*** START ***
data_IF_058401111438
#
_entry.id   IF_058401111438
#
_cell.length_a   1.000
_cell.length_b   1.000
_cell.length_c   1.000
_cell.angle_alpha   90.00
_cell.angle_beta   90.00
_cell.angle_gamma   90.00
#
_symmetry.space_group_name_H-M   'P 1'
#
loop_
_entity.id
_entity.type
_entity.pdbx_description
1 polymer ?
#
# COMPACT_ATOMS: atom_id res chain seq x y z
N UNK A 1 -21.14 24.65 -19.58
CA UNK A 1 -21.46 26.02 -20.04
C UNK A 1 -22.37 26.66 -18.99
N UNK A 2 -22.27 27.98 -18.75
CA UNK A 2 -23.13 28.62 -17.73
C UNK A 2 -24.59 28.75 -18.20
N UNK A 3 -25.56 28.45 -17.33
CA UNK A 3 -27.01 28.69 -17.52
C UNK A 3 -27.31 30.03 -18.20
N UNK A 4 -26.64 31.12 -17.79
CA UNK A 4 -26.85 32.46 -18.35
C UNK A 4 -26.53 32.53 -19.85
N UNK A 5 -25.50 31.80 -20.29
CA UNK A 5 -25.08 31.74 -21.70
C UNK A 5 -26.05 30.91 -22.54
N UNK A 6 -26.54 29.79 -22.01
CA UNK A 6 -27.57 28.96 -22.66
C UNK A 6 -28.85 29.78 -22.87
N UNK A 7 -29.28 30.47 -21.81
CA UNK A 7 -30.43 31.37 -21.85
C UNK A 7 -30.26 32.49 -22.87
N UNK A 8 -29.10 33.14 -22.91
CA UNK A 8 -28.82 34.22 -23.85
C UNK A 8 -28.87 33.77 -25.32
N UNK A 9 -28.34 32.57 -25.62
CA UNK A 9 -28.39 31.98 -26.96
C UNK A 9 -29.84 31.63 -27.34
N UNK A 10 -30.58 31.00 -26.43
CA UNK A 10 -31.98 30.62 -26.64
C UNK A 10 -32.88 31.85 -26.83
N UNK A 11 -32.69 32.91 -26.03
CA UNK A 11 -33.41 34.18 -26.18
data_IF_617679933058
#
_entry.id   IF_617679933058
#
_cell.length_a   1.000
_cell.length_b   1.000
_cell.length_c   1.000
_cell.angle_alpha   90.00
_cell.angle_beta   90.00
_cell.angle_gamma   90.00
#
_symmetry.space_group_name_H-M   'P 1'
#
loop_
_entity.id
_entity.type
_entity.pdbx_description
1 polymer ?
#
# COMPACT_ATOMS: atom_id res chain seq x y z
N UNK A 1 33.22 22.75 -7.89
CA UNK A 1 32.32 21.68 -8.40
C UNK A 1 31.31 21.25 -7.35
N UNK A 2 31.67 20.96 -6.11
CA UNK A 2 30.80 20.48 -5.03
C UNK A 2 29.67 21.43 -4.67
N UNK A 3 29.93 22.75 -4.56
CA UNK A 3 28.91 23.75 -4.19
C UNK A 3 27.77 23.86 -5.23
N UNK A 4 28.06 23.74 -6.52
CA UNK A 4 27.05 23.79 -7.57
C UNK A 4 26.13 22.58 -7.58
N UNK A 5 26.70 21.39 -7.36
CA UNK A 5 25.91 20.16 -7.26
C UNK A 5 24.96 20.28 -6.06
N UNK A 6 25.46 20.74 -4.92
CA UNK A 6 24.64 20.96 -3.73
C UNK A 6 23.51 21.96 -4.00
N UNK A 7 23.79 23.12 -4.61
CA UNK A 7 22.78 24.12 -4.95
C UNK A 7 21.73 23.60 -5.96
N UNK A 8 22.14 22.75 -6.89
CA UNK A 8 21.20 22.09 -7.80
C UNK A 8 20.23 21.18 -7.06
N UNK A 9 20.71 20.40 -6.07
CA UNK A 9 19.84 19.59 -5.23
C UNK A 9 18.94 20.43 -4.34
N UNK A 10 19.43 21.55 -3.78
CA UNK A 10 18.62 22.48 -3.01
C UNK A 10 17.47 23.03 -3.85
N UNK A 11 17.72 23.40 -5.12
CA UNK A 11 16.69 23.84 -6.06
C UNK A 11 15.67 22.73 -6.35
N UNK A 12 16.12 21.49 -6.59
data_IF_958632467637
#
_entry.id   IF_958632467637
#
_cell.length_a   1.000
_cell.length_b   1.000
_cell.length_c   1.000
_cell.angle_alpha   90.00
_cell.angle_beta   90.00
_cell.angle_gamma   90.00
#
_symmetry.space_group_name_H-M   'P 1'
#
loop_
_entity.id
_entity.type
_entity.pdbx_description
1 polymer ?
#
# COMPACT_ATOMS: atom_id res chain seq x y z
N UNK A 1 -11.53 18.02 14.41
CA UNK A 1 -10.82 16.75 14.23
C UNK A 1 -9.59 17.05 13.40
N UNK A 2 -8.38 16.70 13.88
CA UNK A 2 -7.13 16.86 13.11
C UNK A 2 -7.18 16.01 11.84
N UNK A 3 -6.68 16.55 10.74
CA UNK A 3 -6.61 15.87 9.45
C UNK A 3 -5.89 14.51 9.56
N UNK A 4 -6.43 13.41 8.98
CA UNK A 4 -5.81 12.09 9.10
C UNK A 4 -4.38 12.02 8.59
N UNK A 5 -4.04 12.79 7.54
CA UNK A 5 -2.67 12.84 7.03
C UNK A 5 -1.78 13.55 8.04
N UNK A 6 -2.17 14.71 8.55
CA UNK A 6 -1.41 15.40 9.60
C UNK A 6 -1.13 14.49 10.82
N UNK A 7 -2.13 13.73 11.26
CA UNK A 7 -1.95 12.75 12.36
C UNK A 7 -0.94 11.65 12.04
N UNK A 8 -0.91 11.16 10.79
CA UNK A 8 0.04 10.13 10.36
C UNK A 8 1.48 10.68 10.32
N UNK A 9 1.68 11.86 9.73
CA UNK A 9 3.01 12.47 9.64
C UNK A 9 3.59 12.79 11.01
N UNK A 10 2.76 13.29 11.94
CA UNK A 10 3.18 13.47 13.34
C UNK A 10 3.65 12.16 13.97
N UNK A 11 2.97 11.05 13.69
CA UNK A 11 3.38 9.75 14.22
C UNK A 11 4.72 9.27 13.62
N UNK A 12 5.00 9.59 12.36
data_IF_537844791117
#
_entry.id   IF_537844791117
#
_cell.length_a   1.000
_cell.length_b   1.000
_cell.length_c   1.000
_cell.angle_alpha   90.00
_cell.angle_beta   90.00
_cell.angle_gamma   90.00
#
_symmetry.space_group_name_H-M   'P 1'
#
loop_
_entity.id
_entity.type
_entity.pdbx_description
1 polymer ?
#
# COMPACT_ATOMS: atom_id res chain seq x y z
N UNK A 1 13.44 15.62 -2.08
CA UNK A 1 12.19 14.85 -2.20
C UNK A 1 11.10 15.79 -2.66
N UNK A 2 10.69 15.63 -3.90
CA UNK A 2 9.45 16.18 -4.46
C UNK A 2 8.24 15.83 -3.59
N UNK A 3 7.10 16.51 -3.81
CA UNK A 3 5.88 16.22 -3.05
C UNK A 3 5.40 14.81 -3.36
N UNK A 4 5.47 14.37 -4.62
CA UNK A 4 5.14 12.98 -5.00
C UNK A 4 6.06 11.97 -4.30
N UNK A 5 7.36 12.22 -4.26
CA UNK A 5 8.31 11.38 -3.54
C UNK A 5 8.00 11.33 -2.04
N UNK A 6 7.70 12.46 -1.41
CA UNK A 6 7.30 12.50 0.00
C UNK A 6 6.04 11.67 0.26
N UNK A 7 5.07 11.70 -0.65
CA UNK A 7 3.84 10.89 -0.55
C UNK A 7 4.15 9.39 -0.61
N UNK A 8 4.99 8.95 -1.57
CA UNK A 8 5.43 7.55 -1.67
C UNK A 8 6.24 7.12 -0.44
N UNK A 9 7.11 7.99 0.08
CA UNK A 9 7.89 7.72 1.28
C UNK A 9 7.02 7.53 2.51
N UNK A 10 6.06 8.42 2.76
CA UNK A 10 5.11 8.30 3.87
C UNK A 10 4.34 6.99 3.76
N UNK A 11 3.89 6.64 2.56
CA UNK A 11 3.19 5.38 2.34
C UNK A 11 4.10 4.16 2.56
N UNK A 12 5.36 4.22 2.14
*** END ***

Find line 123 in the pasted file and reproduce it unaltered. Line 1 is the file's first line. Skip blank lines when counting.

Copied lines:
_entity.pdbx_description